Another solid performance from Justin King and his team at Sainsbury’s has added some much needed cheer to the turbulent UK grocery sector.
Another solid performance from Justin King and his team at Sainsbury’s has added some much needed cheer to the turbulent UK grocery sector. In delivering total sales up 6.8% and underlying profit before tax up 7.1%, to £712m, the retailer has outperformed the market, increasing its market share to 16.6%, the highest for nearly a decade.
By focusing hard on values – not just value – Sainsbury’s has captured the mood of its customers, evidenced both by the response to its Brand Match marketing initiative and the appeal of its private-label business.
This robust performance is helping shape the agenda for the UK grocery market. And, it is a testament to the journey Sainsbury’s has undertaken since King took the reins in 2004 that the industry will be looking hard at how its rivals respond to these market-beating figures.
Against some tough industry comparatives, and commitments by market leader Tesco of a significant war chest aimed at regaining its lustre in the UK, Sainsbury’s will find the next year holds some extra challenges, and costs, to sustaining its recent relative outperformance.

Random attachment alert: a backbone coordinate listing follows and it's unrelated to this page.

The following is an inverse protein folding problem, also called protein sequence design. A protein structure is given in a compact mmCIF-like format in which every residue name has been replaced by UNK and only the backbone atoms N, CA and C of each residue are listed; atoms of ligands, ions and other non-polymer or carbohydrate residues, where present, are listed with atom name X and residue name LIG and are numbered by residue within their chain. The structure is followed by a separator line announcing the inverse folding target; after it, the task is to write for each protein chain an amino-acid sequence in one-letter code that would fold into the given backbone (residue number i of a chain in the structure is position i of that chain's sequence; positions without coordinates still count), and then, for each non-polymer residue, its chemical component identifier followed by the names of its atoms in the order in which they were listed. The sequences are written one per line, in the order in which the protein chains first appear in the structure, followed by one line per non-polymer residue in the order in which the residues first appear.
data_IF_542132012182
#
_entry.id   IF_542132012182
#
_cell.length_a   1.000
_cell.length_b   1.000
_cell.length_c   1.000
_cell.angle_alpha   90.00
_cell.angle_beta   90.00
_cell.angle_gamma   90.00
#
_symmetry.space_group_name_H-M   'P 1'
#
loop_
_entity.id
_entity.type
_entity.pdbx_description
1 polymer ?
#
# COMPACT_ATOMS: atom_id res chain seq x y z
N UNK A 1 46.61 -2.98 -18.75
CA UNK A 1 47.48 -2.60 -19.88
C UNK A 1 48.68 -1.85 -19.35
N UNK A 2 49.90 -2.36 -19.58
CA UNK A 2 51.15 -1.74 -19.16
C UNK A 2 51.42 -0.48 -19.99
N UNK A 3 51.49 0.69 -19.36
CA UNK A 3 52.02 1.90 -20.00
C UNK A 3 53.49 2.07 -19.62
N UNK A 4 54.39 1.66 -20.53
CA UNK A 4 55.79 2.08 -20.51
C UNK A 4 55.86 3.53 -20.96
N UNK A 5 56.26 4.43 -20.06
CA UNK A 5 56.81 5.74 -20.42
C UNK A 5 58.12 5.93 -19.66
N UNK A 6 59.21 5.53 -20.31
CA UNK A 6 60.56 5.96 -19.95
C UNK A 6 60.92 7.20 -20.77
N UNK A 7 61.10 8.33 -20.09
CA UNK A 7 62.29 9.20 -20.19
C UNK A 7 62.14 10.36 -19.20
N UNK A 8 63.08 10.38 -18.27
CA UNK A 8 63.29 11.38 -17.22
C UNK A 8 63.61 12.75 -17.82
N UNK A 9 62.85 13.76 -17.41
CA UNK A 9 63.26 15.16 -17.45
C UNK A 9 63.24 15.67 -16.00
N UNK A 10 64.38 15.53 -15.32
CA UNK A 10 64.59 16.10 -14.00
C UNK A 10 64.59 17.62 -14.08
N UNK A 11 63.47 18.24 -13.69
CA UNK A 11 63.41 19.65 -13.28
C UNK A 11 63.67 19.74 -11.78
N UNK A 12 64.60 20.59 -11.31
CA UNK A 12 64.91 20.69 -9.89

The news that the grocer, like Tesco before it, will slow down its planned space growth is a telling indication of the changing landscape. Questions also remain about the retailer’s plans for international expansion, with the long-term hopes for UK growth generally limited. But, the effectiveness of Sainsbury’s marketing and its ability to tap into the consumer zeitgeist should breed confidence that performance can be sustained in the next 12 months.
The lessons of Clintons
The worrying news about Clinton Cards had an air of inevitability to it but that will be little relief to the 4,800 staff operating 820 stores who are now at risk of losing their jobs. The general conditions in the greetings card market meant a radical overhaul of the retailer was always necessary but the parallels with the recent failure of Game are also striking. Both retailers have been burdened with debt, both have made questionable acquisitions and each has struggled with the digitalisation of the market and supplier problems. While the path to recovery will be hard, the key for both retailers as they emerge from their troubles is to ensure the newly shaped businesses are relevant, both to their consumers and the changed landscape they operate in.